How to Manage Supply Chain Risk

The adage “cargo at rest is cargo at risk” is just the beginning


Thanks to the advantages organizations have found in using strategies such as globalization, outsourcing, supply-base rationalization, supplier consolidation and lean inventories, risk management for external supply chain partners is vital for organizations that rely on those methods for successful extended operations. While these strategies can offer numerous benefits in efficiency and effectiveness, they also tend to make supply chains more risk prone and can increase the possibility of a disruption.

Thus, the third critical implementation component is to know, as thoroughly and completely as possible, who you are actually doing business with. Modern-day Federal government supply chain risk mitigation programs, such as the U.S. Customs Trade Partnership Against Terrorism (C-TPAT) and the Transportation Security Administration’s Certified Cargo Screening Program (CCSP) emphasize the need to fully understand and appreciate ALL the components of your supply chain — from supplier, to transporter, to those that might store your goods, to those that might ultimately sell them.

This leads to the fourth critical component, a hallmark of the Federal programs just mentioned, and that is to document how your risk assessments are conducted. In other words, the building of a system to audit the various facets of your supply chain program. Audits validate the initiatives that you are striving to achieve and ultimately add credibility to your program — particularly in the eyes of government-related regulatory agencies.

Once audits are completed a documented method of “follow-up” needs to be in place to ensure that the findings and recommendations are both shared among all interested parties and enacted as required. Much like in any quality assurance or quality control program, modern-day risk mitigation initiatives require the same type of management and process/document control to remain both valid and effective.

 

Build Relationships

Intelligence sharing is another attribute that cannot be overlooked. For obvious reasons, you are not alone in developing this type of risk mitigation program for a company — many have in the past and will in the future. Organizations such as the American Society of Industrial Security (ASIS), the Transported Asset Protection Association (TAPA), the Overseas Security Advisory Council (OSAC) and several others are there to help you add value to your program design without having to “re-invent the wheel.”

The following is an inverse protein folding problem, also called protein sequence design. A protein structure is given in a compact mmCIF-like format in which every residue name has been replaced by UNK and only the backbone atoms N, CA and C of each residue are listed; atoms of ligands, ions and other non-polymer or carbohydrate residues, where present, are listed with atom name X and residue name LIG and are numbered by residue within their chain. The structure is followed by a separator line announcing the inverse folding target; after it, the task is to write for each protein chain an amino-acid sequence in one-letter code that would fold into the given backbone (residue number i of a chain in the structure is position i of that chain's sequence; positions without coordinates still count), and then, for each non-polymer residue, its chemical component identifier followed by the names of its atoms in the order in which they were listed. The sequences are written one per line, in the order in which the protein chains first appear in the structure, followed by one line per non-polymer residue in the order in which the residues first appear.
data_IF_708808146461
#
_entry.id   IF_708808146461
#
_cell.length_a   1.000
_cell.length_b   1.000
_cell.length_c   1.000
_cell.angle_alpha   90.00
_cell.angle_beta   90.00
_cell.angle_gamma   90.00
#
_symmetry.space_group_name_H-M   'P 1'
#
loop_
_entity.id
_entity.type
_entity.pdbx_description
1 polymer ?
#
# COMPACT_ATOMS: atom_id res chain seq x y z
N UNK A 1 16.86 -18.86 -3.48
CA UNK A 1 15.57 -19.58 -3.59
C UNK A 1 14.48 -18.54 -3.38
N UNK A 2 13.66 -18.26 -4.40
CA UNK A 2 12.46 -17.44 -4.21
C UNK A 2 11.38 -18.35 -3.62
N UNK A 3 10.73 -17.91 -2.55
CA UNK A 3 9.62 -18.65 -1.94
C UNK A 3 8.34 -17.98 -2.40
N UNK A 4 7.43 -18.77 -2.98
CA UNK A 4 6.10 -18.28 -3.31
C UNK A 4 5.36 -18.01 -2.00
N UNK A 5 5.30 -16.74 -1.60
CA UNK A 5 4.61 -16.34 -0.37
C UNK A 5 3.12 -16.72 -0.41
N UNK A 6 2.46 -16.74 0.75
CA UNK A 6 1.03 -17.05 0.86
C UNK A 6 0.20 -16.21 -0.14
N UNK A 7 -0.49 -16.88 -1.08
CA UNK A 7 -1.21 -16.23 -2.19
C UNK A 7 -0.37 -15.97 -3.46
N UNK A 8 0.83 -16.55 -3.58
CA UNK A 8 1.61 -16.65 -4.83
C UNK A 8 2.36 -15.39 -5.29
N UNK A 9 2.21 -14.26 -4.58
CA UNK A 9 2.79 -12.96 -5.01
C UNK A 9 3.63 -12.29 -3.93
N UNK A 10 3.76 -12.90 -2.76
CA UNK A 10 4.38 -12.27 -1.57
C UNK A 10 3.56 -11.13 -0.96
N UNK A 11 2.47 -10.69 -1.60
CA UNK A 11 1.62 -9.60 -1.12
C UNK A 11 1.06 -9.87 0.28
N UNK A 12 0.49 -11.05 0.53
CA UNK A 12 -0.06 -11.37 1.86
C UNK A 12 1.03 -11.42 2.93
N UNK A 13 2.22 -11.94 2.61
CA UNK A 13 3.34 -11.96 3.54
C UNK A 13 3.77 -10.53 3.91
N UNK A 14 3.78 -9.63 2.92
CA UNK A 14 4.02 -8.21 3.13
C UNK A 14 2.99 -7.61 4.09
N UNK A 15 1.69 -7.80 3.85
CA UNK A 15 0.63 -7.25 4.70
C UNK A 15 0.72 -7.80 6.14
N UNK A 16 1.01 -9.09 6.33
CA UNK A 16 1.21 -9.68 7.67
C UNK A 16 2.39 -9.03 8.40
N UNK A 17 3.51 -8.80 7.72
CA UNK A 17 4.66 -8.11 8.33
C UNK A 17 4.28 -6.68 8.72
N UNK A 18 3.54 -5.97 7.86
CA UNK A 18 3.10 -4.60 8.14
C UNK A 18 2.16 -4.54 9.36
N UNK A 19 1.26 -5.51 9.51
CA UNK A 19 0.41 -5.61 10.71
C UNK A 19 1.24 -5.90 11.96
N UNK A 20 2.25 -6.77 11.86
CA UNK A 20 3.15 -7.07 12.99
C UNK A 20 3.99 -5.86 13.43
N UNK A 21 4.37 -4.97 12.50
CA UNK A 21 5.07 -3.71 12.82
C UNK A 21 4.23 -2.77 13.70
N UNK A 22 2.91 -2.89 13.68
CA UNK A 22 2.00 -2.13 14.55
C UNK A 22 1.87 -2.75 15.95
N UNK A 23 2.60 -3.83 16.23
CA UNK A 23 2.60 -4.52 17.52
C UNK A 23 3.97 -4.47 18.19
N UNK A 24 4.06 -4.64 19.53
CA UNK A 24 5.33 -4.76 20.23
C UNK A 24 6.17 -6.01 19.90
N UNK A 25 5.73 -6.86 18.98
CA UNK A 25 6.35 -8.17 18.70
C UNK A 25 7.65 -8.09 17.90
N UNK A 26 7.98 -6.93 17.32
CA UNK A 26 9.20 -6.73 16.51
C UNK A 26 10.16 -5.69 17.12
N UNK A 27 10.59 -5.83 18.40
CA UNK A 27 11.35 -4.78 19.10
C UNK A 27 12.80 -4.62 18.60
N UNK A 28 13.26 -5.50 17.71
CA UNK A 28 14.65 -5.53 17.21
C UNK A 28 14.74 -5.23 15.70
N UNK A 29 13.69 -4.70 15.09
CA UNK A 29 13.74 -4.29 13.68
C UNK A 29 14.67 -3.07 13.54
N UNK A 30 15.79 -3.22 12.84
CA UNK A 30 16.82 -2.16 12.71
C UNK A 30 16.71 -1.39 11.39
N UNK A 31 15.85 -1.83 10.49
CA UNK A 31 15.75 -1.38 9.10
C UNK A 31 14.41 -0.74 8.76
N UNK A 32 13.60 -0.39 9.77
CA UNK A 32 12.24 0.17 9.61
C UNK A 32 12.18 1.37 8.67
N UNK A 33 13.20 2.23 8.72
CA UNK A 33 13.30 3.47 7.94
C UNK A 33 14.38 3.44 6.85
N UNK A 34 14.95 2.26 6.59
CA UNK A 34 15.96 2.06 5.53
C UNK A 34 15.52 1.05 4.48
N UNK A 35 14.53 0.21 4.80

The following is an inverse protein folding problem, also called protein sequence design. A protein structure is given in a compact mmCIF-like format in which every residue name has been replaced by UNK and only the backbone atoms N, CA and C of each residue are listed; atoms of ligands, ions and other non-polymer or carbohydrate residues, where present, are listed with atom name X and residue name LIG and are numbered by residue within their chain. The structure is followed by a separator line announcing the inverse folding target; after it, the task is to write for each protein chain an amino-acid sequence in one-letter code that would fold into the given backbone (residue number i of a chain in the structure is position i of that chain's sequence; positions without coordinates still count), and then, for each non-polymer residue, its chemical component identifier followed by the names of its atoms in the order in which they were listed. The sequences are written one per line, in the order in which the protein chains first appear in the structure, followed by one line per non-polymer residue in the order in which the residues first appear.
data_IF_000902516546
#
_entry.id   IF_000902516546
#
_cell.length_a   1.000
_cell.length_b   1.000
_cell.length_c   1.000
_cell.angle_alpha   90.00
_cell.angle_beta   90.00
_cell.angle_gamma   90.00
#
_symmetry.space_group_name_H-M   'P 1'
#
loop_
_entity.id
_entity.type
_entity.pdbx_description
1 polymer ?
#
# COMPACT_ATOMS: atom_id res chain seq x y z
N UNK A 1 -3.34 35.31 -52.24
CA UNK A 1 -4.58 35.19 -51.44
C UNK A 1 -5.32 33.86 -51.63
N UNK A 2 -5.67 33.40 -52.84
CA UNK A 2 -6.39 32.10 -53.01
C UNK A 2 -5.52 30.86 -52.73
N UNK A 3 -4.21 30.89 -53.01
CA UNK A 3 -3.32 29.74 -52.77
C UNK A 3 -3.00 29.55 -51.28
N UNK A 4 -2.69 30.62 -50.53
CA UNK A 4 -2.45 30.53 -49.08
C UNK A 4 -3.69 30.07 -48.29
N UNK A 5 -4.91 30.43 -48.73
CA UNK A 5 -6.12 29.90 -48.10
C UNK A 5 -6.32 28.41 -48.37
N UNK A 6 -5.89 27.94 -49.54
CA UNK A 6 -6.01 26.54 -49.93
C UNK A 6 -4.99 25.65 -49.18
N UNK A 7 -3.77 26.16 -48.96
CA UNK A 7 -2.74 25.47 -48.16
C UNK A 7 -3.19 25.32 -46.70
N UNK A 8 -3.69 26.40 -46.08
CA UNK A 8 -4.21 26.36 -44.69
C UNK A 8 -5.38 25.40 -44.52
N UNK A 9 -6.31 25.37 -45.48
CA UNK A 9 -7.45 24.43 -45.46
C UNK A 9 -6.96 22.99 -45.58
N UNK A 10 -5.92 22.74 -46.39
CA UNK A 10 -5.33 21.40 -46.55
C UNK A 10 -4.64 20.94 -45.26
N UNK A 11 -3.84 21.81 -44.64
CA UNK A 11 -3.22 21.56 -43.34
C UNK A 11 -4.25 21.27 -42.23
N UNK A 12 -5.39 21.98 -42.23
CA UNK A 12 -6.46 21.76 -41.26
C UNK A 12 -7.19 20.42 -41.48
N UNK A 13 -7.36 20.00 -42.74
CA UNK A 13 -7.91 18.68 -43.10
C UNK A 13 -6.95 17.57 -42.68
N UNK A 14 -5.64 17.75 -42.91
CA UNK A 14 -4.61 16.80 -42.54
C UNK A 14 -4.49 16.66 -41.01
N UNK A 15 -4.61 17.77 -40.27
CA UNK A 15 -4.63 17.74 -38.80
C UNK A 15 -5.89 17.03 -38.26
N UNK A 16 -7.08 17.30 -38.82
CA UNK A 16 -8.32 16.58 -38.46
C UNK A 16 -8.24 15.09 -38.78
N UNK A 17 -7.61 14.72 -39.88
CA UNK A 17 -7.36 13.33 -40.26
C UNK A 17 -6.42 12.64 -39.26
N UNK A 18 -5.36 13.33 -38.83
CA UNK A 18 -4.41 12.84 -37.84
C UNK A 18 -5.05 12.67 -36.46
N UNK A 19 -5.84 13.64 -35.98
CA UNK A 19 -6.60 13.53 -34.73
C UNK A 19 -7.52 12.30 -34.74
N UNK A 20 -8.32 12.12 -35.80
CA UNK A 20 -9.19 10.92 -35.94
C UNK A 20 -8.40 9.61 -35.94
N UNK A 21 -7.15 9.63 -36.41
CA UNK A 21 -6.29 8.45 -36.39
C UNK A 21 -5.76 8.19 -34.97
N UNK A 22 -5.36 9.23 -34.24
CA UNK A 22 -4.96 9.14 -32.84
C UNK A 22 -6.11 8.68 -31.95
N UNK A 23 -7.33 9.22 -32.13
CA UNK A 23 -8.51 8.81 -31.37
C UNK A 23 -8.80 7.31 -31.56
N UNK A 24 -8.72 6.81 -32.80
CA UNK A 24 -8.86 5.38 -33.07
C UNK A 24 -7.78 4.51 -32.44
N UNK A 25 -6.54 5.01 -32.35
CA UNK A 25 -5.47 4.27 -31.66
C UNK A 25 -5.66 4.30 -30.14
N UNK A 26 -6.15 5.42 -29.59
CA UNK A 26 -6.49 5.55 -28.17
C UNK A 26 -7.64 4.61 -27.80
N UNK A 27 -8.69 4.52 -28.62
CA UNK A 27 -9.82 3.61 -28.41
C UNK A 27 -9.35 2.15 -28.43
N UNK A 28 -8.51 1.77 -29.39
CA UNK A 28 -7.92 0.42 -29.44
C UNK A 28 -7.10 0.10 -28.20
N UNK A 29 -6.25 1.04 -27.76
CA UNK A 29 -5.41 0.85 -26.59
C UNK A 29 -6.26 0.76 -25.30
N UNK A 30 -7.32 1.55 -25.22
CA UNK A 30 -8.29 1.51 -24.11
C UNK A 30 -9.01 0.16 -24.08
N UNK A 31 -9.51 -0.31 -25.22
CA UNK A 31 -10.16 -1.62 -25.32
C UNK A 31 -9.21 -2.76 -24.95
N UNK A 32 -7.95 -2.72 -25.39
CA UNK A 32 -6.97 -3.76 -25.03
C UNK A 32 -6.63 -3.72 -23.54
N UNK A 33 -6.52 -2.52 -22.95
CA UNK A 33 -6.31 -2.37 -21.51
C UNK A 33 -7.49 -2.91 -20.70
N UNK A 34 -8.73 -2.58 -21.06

Supply chain risk management must always be viewed as an evolving process. Thanks in part to threats like Organized Retail Crime (ORC), the challenges faced by organizations and their supply chains today are constantly changing; therefore, risk mitigation needs to be treated as a dynamic discipline.

For example, within the pharmaceutical industry, where I currently reside, we view risk mitigation in essentially five (circular) steps: the conducting of risk assessments; the assessing and quantifying of all credible threats; the development and implementation of responses to those threats; monitoring the results of those efforts, refining our strategies and then — the most important part of all — conducting the same process all over again, perpetually.

From prior experience in both law enforcement and the military, I have learned that those who desire to disrupt your supply chain are not static entities. When one method of disruption won’t work, these nefarious individuals or groups will quickly move to another. We, as stewards of our respective supply chains, must always be prepared to defend against such efforts. And if those efforts are predictable — which they should be with a credible, validated, risk management program — then it only stands to reason that it can be preventable.

 

Charles Forsaith is Director of Supply Chain Security for Purdue Pharma Technologies Inc. He is also the Chairman of the Pharmaceutical Cargo Security Coalition (PCSC). He joined Purdue Pharma in 2001, after 21 years of service as both a New Hampshire municipal and State Police officer. Forsaith also directed security operations for a United States military installation.